Hundreds of armed men belonging to community self-defense groups occupied eight small towns near Chilpancingo, capital of the southern Mexican state of Guerrero, and detained a dozen suspected extortionists, a spokesperson for the vigilantes said.

The action was taken due to the "federal government's poor response" in ensuring the security of the state's inhabitants, Gonzalo Torres, a coordinator of the Citizen Safety and Justice System, or SSyJC, organization, said Friday.

The vigilantes said they seized control of the towns, all part of the municipality of Chilpancingo, because their residents are the victims of criminal gangs that extort and kidnap business owners.

The SSyJC was founded in Jan. 4, 2013, in the town of Ayutla de los Libres to combat the criminal outfits and has since extended its reach to communities located near the cities of Acapulco and Chilpancingo.

"Our presence here is because citizens in this area asked us to come, because they're tired of there being extortions, payment of protection money and kidnappings every day," Torres said.

Roughly 500 inhabitants of the town of Ocotito gathered Friday in the main square to express their support for the community self-defense groups in their struggle against the Los Rojos gang, the former armed wing of the now-defunct Beltran Leyva cartel.

The vigilantes are patrolling the streets and also maintaining checkpoints on the federal highway linking Chilpancingo and Acapulco.

Chilpancingo Mayor Mario Moreno acknowledged that the community self-defense groups already control the towns of Cajeles, Buena Vista, El Rincon, Mohoneras, Dos Caminos, Carrizal, La Haciendita and Ocotito, local media reported.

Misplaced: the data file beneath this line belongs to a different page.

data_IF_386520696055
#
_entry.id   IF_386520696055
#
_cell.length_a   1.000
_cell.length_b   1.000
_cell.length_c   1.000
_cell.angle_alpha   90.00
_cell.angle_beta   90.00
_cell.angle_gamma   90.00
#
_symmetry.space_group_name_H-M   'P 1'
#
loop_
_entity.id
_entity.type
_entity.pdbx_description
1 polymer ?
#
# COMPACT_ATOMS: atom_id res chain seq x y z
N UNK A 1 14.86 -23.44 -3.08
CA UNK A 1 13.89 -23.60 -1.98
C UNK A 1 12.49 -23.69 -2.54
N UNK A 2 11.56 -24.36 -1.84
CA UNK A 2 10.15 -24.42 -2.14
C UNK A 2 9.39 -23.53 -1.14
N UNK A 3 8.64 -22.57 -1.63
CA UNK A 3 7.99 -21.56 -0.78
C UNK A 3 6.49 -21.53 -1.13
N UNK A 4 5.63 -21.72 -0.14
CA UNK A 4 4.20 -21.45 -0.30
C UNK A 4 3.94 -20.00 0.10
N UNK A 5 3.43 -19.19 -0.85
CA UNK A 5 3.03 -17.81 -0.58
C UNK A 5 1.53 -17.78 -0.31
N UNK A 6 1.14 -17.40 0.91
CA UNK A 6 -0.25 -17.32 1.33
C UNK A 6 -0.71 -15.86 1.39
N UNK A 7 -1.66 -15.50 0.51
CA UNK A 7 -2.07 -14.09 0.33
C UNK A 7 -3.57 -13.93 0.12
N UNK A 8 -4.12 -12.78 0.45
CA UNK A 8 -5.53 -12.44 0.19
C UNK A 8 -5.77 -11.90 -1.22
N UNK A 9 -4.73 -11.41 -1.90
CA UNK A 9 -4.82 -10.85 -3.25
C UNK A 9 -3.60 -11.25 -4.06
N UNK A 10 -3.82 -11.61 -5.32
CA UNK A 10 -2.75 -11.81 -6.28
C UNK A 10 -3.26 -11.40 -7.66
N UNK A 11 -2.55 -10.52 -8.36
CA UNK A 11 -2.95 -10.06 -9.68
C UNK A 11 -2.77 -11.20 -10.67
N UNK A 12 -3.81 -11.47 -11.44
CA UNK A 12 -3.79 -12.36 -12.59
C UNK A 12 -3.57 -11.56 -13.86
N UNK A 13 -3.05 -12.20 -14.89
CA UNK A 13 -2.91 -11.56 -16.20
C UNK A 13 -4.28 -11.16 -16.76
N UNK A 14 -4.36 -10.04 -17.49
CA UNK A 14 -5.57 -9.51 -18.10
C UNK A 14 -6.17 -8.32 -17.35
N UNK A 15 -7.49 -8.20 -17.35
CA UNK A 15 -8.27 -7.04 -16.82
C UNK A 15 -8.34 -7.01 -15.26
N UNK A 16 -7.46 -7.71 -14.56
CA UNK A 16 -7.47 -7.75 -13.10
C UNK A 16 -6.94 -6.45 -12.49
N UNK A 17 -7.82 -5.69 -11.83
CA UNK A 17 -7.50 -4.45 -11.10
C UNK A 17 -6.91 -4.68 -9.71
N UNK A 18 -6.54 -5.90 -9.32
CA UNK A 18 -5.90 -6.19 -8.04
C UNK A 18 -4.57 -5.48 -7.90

But he said his government was in talks with their leaders and hoped an agreement could be reached this weekend.

Community self-defense groups and community police forces have also been formed in more than a dozen of the 113 municipalities in the neighboring state of Michoacan.

A federal offensive in that western state began Jan. 13 with an attempt to forcibly disarm militias that arose to defend communities from the Caballeros Templarios (Knights Templar) cartel, but after four people died in a confrontation with soldiers, the Mexican government changed tack in favor of cooperation with the vigilantes.

Mistrust persists, however, and the militias, who get financial backing from business owners tired of paying protection money to the Templarios, say they will hand over their weapons and stand down only after the entire cartel leadership is behind bars. EFE